My beloved maternal grandmother, Engracia (RIP) was well-known to be the carinderia-owner beside the church patio in Poblacion. In this carienderia, she served goto (beef-tripe noodle), puto-bibingka(rice cakes) and halo-halo (a sweet concoction of shaved ice and fruits). My Lola Gracia (as we fondly called her) was not just the owner but she was also the cook, server, dishwasher, maintenance and whatever else was needed to keep the carinderia running smoothly. Talking about multi-tasking, huh!
But, hey, the job didn’t even start there. The preparation was way ahead before the carinderia opens at 6am. She had to go to the market for ingredients, place order for ice and sodas, cook ingredients for halo-halo and make galapong (rice paste). Does anyone still remember how they used to make this? After soaking rice in water overnight, it is grinded in a gilingang bato.
Oh, boy… I’m glad there’s Seafood City and Island Pacific to buy ready-made ingredients to make bibingka. Or if you’re still too lazy to do that, just go to Goldilocks for cooked bibingkas. But still… nothing really compares to a hot bibingka made from scratch.
Going back to my Lola’s daily task. Before the 5am mass ends, she had the piping hot goto, pandesal and a few bibingkas ready to serve to the church goers, tricycle drivers, farmers and early risers. And how did she cook bibingkas after making galapong? The picture below shows how it’s made, the old-fashioned way….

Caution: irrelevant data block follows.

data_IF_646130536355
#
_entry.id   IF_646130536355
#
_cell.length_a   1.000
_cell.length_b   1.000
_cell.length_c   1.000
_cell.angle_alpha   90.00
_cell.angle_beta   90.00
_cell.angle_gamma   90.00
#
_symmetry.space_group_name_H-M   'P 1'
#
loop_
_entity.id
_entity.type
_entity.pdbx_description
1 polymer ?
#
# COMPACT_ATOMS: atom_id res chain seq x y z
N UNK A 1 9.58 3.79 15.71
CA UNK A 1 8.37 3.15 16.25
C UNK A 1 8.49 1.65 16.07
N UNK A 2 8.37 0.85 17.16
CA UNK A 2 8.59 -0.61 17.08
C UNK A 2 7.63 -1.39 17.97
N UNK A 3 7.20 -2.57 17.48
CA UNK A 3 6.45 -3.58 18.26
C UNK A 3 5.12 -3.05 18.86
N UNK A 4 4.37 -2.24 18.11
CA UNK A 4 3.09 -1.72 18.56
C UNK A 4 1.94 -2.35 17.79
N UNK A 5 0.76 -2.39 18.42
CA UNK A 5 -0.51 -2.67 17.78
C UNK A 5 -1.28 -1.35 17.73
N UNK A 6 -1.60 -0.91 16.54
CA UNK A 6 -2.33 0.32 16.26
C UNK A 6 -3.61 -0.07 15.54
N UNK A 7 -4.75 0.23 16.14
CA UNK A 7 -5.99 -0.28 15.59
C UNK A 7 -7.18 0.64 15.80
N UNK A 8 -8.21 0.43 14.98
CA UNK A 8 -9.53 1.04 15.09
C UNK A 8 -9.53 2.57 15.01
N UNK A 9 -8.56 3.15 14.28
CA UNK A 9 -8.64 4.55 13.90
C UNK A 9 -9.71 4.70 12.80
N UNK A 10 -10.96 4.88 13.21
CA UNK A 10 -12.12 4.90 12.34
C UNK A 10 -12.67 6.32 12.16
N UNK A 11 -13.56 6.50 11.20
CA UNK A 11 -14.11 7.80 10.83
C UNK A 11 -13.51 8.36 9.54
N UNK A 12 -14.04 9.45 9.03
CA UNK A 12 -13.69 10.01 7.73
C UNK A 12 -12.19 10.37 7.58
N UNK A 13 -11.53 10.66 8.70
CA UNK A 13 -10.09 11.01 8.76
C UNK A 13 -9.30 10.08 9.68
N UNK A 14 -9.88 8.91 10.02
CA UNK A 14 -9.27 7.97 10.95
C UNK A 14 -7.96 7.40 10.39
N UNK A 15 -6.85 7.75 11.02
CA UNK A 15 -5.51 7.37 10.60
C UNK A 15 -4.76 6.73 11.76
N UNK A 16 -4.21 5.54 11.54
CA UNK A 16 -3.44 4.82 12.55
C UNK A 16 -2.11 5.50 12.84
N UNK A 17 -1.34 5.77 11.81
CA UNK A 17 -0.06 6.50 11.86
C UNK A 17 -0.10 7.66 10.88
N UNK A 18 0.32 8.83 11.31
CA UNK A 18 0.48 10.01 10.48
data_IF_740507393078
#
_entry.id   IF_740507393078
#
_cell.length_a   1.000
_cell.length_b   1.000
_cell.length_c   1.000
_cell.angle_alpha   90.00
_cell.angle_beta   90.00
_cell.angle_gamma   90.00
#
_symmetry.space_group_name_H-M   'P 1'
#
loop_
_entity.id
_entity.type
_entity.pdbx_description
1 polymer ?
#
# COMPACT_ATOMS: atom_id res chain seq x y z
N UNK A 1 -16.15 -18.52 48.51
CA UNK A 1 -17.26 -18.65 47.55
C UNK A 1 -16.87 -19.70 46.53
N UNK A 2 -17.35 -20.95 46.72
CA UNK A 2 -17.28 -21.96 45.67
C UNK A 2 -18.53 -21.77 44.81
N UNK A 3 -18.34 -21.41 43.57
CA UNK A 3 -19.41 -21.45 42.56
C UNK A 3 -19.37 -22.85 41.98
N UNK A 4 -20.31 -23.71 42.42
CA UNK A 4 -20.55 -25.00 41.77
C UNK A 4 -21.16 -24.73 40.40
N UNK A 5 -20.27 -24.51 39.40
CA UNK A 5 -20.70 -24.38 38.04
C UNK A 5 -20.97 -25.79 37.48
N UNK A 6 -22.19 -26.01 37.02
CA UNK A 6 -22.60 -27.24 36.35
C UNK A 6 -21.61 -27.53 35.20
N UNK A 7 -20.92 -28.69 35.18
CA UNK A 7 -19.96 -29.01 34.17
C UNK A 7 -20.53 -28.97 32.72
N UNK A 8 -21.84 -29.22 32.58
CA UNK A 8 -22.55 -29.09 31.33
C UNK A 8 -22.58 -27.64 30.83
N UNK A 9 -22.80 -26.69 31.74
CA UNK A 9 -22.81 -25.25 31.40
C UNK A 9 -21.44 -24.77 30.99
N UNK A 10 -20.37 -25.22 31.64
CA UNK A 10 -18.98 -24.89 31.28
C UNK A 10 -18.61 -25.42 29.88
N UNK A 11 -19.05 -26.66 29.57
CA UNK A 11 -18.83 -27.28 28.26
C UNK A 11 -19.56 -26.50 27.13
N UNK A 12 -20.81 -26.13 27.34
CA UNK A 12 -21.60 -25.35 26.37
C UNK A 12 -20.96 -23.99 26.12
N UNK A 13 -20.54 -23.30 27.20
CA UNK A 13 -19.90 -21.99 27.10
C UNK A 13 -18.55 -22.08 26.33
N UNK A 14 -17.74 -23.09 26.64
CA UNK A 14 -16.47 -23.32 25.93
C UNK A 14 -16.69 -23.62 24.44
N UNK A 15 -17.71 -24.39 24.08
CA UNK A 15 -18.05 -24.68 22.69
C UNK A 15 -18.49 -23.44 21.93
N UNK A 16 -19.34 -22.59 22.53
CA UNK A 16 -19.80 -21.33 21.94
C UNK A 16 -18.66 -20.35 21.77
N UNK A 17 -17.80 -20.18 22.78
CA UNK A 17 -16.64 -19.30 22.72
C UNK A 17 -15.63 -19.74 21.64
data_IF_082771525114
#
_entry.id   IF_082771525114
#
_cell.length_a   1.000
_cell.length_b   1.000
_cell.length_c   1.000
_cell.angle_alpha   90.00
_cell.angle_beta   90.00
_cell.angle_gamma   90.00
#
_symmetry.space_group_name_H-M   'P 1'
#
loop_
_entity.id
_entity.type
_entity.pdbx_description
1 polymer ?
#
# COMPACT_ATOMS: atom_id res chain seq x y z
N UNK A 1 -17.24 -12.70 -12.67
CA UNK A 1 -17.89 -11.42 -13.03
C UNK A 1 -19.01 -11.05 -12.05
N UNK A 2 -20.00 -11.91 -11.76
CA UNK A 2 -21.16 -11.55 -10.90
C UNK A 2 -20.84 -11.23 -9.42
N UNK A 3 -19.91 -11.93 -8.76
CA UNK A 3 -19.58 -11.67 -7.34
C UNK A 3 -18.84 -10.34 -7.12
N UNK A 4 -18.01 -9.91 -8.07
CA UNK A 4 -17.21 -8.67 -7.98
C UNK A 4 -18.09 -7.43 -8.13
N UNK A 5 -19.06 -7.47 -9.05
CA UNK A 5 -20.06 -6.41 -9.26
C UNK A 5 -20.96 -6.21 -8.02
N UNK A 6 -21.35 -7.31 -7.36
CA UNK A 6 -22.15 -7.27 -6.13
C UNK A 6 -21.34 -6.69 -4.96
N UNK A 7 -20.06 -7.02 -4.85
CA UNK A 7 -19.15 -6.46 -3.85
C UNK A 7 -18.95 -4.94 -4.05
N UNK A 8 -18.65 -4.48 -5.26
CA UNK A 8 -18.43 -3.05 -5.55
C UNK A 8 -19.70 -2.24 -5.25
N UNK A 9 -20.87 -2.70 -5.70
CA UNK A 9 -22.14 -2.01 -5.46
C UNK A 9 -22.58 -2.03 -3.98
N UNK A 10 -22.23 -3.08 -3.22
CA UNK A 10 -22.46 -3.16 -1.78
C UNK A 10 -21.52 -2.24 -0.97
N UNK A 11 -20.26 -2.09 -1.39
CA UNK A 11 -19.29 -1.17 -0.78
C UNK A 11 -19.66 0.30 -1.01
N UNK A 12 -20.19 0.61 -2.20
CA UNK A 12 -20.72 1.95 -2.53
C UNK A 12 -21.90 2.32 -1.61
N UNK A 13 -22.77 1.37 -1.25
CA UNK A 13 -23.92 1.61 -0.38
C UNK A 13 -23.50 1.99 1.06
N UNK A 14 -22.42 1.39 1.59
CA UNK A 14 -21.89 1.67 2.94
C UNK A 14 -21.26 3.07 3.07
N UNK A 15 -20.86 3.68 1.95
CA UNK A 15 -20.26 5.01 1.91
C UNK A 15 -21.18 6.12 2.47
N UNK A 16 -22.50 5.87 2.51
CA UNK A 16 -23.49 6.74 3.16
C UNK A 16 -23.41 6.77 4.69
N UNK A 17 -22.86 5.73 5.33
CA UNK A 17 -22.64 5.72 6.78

Wow!!! Bibingka with itlog na maalat (salted egg) and kesong puti (white cheese), it’s the best. Add on top of that, freshly-grated coconut. And how it’s made? With this…
Now, let’s talk about how Lola Gracia made the halo-halo. In those days, an electric ice shaver hasn’t even come to anyone’s imagination. So, here’s how she did it. She kept blocks of ice buried under rice husks to prevent thawing because there were no refrigerators or freezers still back then (not in the Philippines, at least). She chopped a small block of ice, washed it and used this to shave ice….
Thank you, Chow King. I could enjoy halo-halo without going through this.
And my poor, Lola Gracia… Imagine the hardships she had to go through to raise her six children? She’s one tough lady, I tell you. In fact, I could still vividly see her in my childhood memories with an ax in her hands, chopping fire woods even in her late seventies. She’s definitely one tough cookie….